Slammed for inaction, Herzog says trying to mediate on judicial overhaul, might fail
President says he’s talking with ‘relevant parties’ in attempt at ‘averting historic constitutional crisis’ – but admits may not work; Lapid defends not attending Tel Aviv protest
President Isaac Herzog said Sunday that he has been working for a number of days to mediate discussions between relevant political figures over the hardline government’s contentious planned judicial overhaul.
The announcement came following a protest outside the President’s Residence in Jerusalem on Saturday evening, and after mention of his name in a speech at a mass rally in Tel Aviv drew jeers.
“We are in the grips of a profound disagreement that is tearing our nation apart,” Herzog said in a statement. “This conflict worries me deeply, as it worries many across Israel and the Diaspora.”
“Over the past week, I have been working full time, by every means, making nonstop efforts with the relevant parties, with the aim of creating wide-reaching, attentive, and respectful discussion and dialogue, which I hope will yield results,” he said.
Herzog described his “two critical roles” as “averting a historic constitutional crisis and stopping the continued rift within our nation.”
“The President’s Office is perhaps the only place today that enjoys the confidence of all parties and is capable of hosting discussions on the subject in a manner accepted by all — behind closed doors and with open doors,” Herzog added.
Herzog said he was aware that he could fail in his efforts.
“I humbly admit that I am not certain of this endeavor’s success. There is goodwill from the various parties with whom the responsibility lies, but there is still a long way to go and significant gaps remain,” he said.
Herzog’s remarks came the day after a massive demonstration was held in Tel Aviv against the coalition’s plans for sweeping changes in the judiciary and its relationship with the government, weakening the courts’ ability to rein in parliament and granting the government greater control over judge selection.
Critics say the overhaul will significantly impact Israel’s democratic character, unbalance its system of checks and balances, and leave minorities helpless.
In Tel Aviv, the crowd booed Herzog during a speech by Eliad Shraga, the chairman of the Movement for the Quality of Government.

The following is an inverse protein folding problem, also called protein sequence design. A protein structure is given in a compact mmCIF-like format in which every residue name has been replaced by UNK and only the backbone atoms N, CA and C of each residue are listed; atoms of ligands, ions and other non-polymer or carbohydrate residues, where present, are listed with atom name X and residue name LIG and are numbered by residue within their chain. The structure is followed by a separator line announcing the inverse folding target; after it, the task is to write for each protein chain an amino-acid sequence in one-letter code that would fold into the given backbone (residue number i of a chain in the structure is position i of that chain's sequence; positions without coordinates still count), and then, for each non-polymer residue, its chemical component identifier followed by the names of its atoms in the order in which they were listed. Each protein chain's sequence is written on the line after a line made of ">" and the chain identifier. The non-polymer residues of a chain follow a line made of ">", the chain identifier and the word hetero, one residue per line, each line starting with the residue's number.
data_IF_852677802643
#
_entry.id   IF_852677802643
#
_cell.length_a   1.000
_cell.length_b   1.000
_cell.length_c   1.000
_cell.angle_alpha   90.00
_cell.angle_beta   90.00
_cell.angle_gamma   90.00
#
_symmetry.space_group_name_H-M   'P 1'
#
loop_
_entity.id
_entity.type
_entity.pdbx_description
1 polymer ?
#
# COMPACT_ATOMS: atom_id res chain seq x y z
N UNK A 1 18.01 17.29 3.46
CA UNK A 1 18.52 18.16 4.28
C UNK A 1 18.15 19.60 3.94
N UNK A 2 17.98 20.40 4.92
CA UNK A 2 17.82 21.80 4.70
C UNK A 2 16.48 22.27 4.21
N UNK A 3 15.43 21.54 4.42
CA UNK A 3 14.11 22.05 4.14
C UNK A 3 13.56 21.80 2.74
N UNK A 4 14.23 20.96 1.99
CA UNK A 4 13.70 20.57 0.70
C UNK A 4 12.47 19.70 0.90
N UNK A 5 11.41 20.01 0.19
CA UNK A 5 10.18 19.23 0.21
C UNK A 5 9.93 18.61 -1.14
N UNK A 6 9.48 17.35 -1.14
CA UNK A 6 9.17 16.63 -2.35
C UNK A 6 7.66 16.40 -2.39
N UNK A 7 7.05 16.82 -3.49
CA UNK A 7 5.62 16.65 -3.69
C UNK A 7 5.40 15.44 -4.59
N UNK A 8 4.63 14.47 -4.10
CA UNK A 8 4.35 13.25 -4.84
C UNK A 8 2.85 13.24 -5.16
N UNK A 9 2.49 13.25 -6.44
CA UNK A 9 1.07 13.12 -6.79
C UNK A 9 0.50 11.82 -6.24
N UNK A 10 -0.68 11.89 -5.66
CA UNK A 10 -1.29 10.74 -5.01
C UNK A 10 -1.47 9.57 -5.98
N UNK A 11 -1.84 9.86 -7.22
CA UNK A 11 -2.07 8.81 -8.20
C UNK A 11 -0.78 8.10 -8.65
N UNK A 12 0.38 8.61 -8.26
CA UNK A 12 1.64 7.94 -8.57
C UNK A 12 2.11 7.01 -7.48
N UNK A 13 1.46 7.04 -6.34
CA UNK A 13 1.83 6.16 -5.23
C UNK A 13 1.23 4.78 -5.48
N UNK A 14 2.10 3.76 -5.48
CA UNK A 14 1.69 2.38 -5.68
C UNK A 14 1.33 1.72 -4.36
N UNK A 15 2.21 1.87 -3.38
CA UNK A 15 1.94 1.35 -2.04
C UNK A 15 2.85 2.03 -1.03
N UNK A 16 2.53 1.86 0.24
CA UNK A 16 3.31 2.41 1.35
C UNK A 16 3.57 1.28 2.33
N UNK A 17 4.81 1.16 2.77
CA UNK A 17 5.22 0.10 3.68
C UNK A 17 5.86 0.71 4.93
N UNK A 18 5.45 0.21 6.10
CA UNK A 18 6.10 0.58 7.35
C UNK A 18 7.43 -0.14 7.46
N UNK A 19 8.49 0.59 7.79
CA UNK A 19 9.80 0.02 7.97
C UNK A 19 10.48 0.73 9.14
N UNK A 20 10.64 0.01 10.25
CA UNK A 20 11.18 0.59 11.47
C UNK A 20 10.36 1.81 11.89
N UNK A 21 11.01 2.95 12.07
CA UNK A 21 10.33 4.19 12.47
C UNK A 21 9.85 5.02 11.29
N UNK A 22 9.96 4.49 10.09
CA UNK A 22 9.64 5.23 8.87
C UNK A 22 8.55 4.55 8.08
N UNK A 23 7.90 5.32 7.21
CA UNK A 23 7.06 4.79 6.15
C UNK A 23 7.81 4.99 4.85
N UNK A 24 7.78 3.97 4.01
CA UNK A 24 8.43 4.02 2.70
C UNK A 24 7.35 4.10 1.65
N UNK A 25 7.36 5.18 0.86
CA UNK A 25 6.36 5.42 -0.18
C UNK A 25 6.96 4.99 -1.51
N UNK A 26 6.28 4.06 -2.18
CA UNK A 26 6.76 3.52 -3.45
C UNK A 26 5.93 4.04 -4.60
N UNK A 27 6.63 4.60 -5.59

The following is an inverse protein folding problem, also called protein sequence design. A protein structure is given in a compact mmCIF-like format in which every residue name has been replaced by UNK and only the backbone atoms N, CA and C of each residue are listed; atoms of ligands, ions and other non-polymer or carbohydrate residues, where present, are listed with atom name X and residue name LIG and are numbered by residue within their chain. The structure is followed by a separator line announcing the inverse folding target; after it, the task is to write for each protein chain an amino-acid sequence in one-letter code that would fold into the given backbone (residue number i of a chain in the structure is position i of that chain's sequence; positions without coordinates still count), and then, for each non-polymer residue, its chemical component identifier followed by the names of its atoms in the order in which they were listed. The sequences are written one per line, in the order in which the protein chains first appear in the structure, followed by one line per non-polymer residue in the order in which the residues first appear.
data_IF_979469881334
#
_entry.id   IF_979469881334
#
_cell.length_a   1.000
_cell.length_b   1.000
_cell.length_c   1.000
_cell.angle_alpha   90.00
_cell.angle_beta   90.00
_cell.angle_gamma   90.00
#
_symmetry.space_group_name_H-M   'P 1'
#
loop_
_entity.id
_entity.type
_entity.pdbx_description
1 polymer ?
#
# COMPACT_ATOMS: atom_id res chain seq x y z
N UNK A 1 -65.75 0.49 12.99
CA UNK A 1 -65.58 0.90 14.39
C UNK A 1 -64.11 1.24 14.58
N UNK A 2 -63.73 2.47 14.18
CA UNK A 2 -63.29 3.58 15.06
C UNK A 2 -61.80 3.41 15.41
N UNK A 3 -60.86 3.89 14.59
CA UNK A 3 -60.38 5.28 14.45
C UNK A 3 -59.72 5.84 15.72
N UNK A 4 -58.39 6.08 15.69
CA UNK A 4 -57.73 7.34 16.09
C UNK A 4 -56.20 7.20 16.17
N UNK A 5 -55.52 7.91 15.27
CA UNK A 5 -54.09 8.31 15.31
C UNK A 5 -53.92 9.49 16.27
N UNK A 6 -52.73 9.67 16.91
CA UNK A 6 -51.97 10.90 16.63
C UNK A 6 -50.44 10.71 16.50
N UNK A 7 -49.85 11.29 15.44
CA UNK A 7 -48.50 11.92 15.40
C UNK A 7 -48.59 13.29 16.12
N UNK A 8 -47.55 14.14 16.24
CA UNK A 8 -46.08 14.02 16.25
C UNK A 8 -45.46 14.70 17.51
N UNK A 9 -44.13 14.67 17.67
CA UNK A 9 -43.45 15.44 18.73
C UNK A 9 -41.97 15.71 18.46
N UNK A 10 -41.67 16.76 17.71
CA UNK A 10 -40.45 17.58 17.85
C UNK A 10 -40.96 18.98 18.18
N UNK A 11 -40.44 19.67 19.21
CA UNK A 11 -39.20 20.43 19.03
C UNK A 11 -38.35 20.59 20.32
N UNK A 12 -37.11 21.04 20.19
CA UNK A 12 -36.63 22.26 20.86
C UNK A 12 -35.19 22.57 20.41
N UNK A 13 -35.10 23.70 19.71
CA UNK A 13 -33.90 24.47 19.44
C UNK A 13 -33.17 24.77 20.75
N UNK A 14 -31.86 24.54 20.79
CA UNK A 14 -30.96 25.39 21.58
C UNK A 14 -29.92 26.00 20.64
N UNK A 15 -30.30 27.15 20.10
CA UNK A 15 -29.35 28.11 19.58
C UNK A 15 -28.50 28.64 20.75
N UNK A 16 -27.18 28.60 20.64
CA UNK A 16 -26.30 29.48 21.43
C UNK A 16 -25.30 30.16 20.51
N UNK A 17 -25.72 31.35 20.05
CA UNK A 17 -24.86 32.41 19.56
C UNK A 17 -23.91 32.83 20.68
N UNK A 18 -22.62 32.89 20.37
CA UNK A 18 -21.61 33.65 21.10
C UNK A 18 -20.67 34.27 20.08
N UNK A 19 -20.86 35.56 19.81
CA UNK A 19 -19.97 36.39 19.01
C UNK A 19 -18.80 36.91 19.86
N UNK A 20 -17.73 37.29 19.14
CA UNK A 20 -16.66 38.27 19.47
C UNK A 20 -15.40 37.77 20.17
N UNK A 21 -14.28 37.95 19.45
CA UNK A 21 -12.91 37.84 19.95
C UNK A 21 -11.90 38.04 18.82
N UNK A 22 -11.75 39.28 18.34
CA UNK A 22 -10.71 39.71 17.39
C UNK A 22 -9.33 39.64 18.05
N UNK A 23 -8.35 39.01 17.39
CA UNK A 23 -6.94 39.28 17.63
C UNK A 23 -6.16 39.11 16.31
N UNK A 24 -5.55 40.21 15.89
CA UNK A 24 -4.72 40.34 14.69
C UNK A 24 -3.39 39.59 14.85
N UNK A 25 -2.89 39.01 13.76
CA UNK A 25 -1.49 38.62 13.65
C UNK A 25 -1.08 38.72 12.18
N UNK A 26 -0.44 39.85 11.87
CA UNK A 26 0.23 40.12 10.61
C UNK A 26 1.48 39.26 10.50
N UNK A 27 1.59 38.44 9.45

Shraga called on Herzog to declare Prime Minister Benjamin Netanyahu as unfit to serve as prime minister.
In Jerusalem, over a thousand people protested outside the President’s Residence, where they called on Herzog to “wake up.”
“Bougie, wake up, the house is burning,” the demonstrators chanted, referring to the president by his nickname. “Bougie, Bougie, wake up, the public is worth more.”
Herzog responded Sunday by saying that while he is focusing on his efforts to mediate, he respects all those who have been protesting, and “I respect the criticism toward me.”
Meanwhile, Opposition Leader MK Yair Lapid on Sunday defended his decision not to attend the Tel Aviv rally, despite having urged his own party’s activists and the general public to be there.
He told the Ynet news site that he did so because, he said, the protest organizers had felt his presence would make the event too political in nature.
“Although I think it is political and it should be political,” Lapid said. “So I announced in advance that I would not come and that Yesh Atid people would come — both the activists and the Knesset members.”
MK Benny Gantz, the head of the opposition National Unity party, did attend and addressed the crowd informally.
Lapid also said he agreed with former president Reuven Rivlin, who has suggested a public referendum be held on the overhaul.
“The people are not with [the government], because that is not what they told them [would happen] in these elections. They told them something completely different,” Lapid said.
“[The voters] did not go to the polls and say ‘We are going to vote for Israel to stop being a democracy, for Israel to stop being a country where freedom of expression is allowed,” Lapid said.
Rhetoric over the planned overhauls and pushback against them heated up last week when opposition lawmaker Gantz accused Netanyahu of “leading toward civil war,” and Lapid urged his supporters to take to the streets as part of a “war over our home.”
That prompted a lawmaker of the coalition-member far-right Otzma Yehudit party to call for Gantz and Lapid to be arrested for “treason.”
Herzog then called on politicians to “lower the temperature” in their discourse over the overhaul.
Netanyahu, speaking Sunday at the weekly cabinet meeting, also responded to the protests, declaring he would not be persuaded by “slogans” and vowing to see the sweeping judicial changes enacted.
He cited his victory in November 1 elections as an answer to those who claim the government is not acting in the name of the Israeli people.
Netanyahu urged the opposition to “not get carried away with inflammatory slogans of the destruction of the state and civil war,” and claimed that when he led the opposition no such remarks had been made against the government.
“We expect the leaders of the opposition to behave in a similar spirit,” he said.